Standardization methods in activation analysis with charged particles are studied critically. Several approximate standardization
methods that do not require knowledge of the excitation function are compared with the “numerical integration method” using
excitation function data from the literature. It is shown that these methods yield accurate results if the threshold energy
of the considered reaction is high and if sample and standard have a comparable Z value. A method that gives a rapid estimate
of the maximum possible error is also presented. It is shown that for the “numerical integration method” the accuracy of the
excitation function data has only a small influence on the overall accuracy. The influence of the accuracy of stopping power
data and of possible deviations from Bragg's rule for light element standards is also considered.
Authors:Jorge Capela, Marisa Capela, and Clóvis Ribeiro
The generalized temperature integral I(m, x) appears in non-isothermal kinetic analysis when the frequency factor depends on the temperature. A procedure based on Gaussian
quadrature to obtain analytical approximations for the integral I(m, x) was proposed. The results showed good agreement between the obtained approximation values and those obtained by numerical
integration. Unless other approximations found in literature, the methodology presented in this paper can be easily generalized
in order to obtain approximations with the maximum of accurate.
Authors:P. Suarez, S. Guevara, M. Arribére, and A. Kestelman
The235U fission neutron spectrum averaged cross section for the50Ti(n,)47Ca reaction was experimentally determined by irradiation of titanium with reactor neutrons. A value of (9.7±1.1) b was found for this cross section, using (307±11) b for the48Ti(n,p)48Sc spectrum-averaged cross section that was used as a standard. The50Ti(n,)47Ca spectrum-averaged cross section was also semiempirically evaluated by numerically integrating, through the ENDF/B-V representation of the235U fission neutron spectrum, the available experimental differential cross section data.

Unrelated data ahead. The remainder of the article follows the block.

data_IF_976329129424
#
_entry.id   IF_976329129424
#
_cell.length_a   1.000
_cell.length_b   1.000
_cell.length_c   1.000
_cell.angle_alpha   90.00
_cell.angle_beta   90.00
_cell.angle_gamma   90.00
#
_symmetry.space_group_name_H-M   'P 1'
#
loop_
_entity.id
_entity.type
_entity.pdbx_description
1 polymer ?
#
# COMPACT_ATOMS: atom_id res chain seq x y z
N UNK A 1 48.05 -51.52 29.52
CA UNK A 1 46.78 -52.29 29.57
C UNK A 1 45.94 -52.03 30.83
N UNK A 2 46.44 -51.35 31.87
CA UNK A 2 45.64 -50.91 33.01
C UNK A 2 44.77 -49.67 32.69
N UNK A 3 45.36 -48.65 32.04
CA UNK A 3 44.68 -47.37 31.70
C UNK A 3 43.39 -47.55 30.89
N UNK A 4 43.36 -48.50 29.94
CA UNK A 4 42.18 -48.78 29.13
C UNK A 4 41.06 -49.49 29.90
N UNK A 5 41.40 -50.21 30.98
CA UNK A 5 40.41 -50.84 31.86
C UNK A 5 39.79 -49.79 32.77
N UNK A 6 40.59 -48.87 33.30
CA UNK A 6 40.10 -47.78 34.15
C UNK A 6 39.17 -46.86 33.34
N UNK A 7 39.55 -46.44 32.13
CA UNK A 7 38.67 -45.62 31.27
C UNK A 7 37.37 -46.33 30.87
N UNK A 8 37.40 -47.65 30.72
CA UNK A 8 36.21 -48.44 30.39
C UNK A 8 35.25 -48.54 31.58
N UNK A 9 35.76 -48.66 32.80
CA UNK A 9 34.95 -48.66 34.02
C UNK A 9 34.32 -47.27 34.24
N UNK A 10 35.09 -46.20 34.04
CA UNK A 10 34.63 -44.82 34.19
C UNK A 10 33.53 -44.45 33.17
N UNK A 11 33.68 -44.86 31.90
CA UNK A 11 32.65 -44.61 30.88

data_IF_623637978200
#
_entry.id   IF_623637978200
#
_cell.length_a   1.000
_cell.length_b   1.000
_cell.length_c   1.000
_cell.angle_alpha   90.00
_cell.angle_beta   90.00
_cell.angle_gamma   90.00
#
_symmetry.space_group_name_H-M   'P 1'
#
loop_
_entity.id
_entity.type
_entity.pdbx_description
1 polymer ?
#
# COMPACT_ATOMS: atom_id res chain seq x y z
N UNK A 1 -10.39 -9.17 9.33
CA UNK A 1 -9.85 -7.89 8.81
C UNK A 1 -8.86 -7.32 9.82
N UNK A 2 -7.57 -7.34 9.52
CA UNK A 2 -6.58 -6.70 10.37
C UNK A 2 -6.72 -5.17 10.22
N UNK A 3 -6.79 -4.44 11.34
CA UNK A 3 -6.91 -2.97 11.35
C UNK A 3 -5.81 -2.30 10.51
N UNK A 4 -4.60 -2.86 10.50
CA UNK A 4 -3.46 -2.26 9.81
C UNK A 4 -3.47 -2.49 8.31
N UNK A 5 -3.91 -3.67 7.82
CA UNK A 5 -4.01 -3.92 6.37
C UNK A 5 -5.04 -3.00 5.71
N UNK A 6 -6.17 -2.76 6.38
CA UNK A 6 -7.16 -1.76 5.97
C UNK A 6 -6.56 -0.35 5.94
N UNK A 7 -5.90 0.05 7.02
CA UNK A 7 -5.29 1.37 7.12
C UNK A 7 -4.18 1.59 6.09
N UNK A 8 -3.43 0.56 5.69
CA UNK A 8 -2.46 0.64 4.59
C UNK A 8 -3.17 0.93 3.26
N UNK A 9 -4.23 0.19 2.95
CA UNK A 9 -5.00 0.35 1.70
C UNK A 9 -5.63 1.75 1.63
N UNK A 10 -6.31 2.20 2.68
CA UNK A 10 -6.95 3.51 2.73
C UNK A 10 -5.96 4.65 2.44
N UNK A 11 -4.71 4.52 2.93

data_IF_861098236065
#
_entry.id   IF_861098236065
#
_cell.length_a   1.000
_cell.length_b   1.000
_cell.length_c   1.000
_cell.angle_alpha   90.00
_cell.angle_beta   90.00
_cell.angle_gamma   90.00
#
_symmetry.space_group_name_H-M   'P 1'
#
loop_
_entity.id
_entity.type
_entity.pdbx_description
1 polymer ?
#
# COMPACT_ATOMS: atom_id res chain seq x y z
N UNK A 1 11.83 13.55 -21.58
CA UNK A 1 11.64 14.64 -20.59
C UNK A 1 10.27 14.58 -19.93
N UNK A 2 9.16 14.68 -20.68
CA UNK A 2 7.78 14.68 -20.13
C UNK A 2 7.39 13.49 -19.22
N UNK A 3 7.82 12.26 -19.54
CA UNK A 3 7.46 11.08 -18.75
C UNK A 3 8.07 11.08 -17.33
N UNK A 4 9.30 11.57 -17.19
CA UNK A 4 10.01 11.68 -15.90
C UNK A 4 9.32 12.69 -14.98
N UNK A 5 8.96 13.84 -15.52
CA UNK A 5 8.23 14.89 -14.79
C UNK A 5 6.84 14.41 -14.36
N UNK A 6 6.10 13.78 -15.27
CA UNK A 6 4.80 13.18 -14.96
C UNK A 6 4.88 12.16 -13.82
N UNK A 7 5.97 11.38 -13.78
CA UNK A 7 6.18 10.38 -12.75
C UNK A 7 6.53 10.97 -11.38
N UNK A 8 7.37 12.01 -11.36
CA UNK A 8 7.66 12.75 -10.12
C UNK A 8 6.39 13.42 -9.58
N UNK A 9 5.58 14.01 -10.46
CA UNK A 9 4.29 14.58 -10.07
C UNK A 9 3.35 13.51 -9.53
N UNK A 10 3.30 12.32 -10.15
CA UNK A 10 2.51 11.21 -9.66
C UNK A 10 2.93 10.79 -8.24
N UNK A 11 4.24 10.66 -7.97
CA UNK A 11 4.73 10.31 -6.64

A new method of calculation of parameters of enthalpy relaxation models is proposed. Regression analysis treatment compares the experimental and calculated values of relaxation enthalpy. The experimental values of relaxation enthalpy are obtained by numerical integration of the difference between the two DSC curves. Contrary to the overall shape of the DSC curve the integral values are not affected by particular heat flow conditions during the DSC experiment. The Narayanaswamy's numerical model based on the Kohlrausch—William—Watts relaxation function was used to calculate the theoretical values of relaxation enthalpy. The application of the proposed method on the DSC experimental data of enthalpy relaxation of As2Se3 is shown.
Authors:T. Wanjun, L. Yuwen, Z. Hen, W. Zhiyong, and W. Cunxin
A new approximate formula for temperature integral is proposed. The linear dependence of the new fomula on x has been established. Combining this linear dependence and integration-by-parts, new equation for the evaluation of kinetic
parameters has been obtained from the above dependence. The validity of this equation has been tested with data from numerical
calculating. And its deviation from the values calculated by Simpson's numerical integrating was discussed. Compared with
several published approximate formulae, this new one is much superior to all other approximations and is the most suitable
solution for the evaluation of kinetic parameters from TG experiments.
The mathematical evaluation of the activation
energy, E, of non-isothermal degradation
reactions is usually made using the Ozawa/Flynn–Wall isoconversion principle
and involves the numerical resolution of a set of integrals without closed
form solution, which are solved by polynomial approximation or by numeric
integration. In the present work, the isoconversion principle, originally
described and maintained until now as an algebraic problem, was written as
a set of ordinary differential equations (ODEs). The individual ODEs obtained
are integrated by numeric methods and are used to estimate the activation
energy of simulated examples. A least square error (LSE) objective function
using the introduced ODEs was written to deal with multiple heating rate CaCO3
thermal decomposition TG experiments.
Authors:Hai-Qing Zhang, Bang-Fa Ni, Wei-Zhi Tian, Gui-Ying Zhang, Dong-Hui Huang, Cun-Xiong Liu, Cai-Jin Xiao, Peng Nie, and Hong-Chao Sun
An expression of γ-ray efficiency for large samples is proposed based on numerical integration of efficiencies over compositional
point sources. The widely used expression on radial variation of HPGe efficiency for point source originally proposed by Noguchi
et al. (Int J Appl Radiat Isot 32:17–22, 1980 [<cite>1</cite>]) was amended and a new expression was proposed. A comparison between the two expressions indicates that the newly proposed
expression brings about an obvious improvement, and Self-absorption correction for a voluminous source is also given out by
using the EID principle. The functional relationship between HPGe efficiency for γ-rays from a point source and the spatial
position of the source was established. The results of this study can be applied in order to determine γ attenuation effects
of unknown bulky samples with various shapes and materials.